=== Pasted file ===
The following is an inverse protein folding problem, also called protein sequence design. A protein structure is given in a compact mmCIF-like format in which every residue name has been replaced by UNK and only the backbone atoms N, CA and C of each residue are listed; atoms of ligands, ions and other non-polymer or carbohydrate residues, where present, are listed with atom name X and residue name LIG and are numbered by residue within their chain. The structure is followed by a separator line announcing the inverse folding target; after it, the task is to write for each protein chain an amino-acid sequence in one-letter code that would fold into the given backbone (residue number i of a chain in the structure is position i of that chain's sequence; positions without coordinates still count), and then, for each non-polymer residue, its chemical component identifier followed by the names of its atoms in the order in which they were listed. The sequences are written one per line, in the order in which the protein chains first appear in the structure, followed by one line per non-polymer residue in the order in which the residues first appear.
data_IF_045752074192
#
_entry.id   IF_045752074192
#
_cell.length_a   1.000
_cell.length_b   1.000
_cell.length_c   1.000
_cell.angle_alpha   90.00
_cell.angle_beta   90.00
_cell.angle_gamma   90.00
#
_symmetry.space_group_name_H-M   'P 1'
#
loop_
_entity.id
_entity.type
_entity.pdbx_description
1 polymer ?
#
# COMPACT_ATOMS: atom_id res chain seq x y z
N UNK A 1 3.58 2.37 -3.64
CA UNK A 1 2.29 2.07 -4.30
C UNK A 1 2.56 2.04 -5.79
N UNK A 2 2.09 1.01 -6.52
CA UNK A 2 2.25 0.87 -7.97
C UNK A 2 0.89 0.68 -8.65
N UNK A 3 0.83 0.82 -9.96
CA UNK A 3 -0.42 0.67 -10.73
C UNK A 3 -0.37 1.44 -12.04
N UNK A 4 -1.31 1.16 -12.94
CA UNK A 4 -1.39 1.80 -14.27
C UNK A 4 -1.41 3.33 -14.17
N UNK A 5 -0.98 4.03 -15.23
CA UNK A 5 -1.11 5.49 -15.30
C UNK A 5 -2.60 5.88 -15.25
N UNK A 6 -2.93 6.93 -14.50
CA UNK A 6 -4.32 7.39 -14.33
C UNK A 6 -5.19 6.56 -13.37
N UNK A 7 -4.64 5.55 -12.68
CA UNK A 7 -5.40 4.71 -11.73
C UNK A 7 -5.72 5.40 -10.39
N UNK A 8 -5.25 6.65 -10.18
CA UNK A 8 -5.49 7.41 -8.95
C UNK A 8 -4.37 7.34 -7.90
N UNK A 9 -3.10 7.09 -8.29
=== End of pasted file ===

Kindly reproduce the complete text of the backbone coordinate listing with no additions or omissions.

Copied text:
The following is an inverse protein folding problem, also called protein sequence design. A protein structure is given in a compact mmCIF-like format in which every residue name has been replaced by UNK and only the backbone atoms N, CA and C of each residue are listed; atoms of ligands, ions and other non-polymer or carbohydrate residues, where present, are listed with atom name X and residue name LIG and are numbered by residue within their chain. The structure is followed by a separator line announcing the inverse folding target; after it, the task is to write for each protein chain an amino-acid sequence in one-letter code that would fold into the given backbone (residue number i of a chain in the structure is position i of that chain's sequence; positions without coordinates still count), and then, for each non-polymer residue, its chemical component identifier followed by the names of its atoms in the order in which they were listed. The sequences are written one per line, in the order in which the protein chains first appear in the structure, followed by one line per non-polymer residue in the order in which the residues first appear.
data_IF_045752074192
#
_entry.id   IF_045752074192
#
_cell.length_a   1.000
_cell.length_b   1.000
_cell.length_c   1.000
_cell.angle_alpha   90.00
_cell.angle_beta   90.00
_cell.angle_gamma   90.00
#
_symmetry.space_group_name_H-M   'P 1'
#
loop_
_entity.id
_entity.type
_entity.pdbx_description
1 polymer ?
#
# COMPACT_ATOMS: atom_id res chain seq x y z
N UNK A 1 3.58 2.37 -3.64
CA UNK A 1 2.29 2.07 -4.30
C UNK A 1 2.56 2.04 -5.79
N UNK A 2 2.09 1.01 -6.52
CA UNK A 2 2.25 0.87 -7.97
C UNK A 2 0.89 0.68 -8.65
N UNK A 3 0.83 0.82 -9.96
CA UNK A 3 -0.42 0.67 -10.73
C UNK A 3 -0.37 1.44 -12.04
N UNK A 4 -1.31 1.16 -12.94
CA UNK A 4 -1.39 1.80 -14.27
C UNK A 4 -1.41 3.33 -14.17
N UNK A 5 -0.98 4.03 -15.23
CA UNK A 5 -1.11 5.49 -15.30
C UNK A 5 -2.60 5.88 -15.25
N UNK A 6 -2.93 6.93 -14.50
CA UNK A 6 -4.32 7.39 -14.33
C UNK A 6 -5.19 6.56 -13.37
N UNK A 7 -4.64 5.55 -12.68
CA UNK A 7 -5.40 4.71 -11.73
C UNK A 7 -5.72 5.40 -10.39
N UNK A 8 -5.25 6.65 -10.18
CA UNK A 8 -5.49 7.41 -8.95
C UNK A 8 -4.37 7.34 -7.90
N UNK A 9 -3.10 7.09 -8.29